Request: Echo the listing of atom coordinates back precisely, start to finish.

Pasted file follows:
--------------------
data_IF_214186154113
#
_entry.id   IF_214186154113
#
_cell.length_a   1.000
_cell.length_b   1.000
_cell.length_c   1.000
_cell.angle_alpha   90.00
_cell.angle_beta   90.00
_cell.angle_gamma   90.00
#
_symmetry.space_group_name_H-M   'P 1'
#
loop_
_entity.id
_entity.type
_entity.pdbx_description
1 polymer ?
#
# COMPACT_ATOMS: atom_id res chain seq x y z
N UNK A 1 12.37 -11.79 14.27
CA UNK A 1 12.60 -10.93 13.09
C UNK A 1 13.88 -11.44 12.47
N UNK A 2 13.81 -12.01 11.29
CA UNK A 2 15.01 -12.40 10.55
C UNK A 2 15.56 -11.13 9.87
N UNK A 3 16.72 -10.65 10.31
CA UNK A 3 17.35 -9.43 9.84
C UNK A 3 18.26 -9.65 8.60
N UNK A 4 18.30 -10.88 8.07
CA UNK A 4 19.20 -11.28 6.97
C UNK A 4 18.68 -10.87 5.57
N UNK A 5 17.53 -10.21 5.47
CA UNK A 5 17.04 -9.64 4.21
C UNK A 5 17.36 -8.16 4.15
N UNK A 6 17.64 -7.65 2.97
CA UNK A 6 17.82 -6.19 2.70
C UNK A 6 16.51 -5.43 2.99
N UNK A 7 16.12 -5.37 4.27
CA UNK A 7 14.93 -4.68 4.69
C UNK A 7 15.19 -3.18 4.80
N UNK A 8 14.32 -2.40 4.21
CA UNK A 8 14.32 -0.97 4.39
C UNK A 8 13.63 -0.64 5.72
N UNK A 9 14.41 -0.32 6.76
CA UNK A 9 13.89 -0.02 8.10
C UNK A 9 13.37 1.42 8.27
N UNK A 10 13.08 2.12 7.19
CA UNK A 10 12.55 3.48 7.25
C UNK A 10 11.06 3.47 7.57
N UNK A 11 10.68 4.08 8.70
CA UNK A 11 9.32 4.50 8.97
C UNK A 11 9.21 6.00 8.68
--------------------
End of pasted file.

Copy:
data_IF_214186154113
#
_entry.id   IF_214186154113
#
_cell.length_a   1.000
_cell.length_b   1.000
_cell.length_c   1.000
_cell.angle_alpha   90.00
_cell.angle_beta   90.00
_cell.angle_gamma   90.00
#
_symmetry.space_group_name_H-M   'P 1'
#
loop_
_entity.id
_entity.type
_entity.pdbx_description
1 polymer ?
#
# COMPACT_ATOMS: atom_id res chain seq x y z
N UNK A 1 12.37 -11.79 14.27
CA UNK A 1 12.60 -10.93 13.09
C UNK A 1 13.88 -11.44 12.47
N UNK A 2 13.81 -12.01 11.29
CA UNK A 2 15.01 -12.40 10.55
C UNK A 2 15.56 -11.13 9.87
N UNK A 3 16.72 -10.65 10.31
CA UNK A 3 17.35 -9.43 9.84
C UNK A 3 18.26 -9.65 8.60
N UNK A 4 18.30 -10.88 8.07
CA UNK A 4 19.20 -11.28 6.97
C UNK A 4 18.68 -10.87 5.57
N UNK A 5 17.53 -10.21 5.47
CA UNK A 5 17.04 -9.64 4.21
C UNK A 5 17.36 -8.16 4.15
N UNK A 6 17.64 -7.65 2.97
CA UNK A 6 17.82 -6.19 2.70
C UNK A 6 16.51 -5.43 2.99
N UNK A 7 16.12 -5.37 4.27
CA UNK A 7 14.93 -4.68 4.69
C UNK A 7 15.19 -3.18 4.80
N UNK A 8 14.32 -2.40 4.21
CA UNK A 8 14.32 -0.97 4.39
C UNK A 8 13.63 -0.64 5.72
N UNK A 9 14.41 -0.32 6.76
CA UNK A 9 13.89 -0.02 8.10
C UNK A 9 13.37 1.42 8.27
N UNK A 10 13.08 2.12 7.19
CA UNK A 10 12.55 3.48 7.25
C UNK A 10 11.06 3.47 7.57
N UNK A 11 10.68 4.08 8.70
CA UNK A 11 9.32 4.50 8.97
C UNK A 11 9.21 6.00 8.68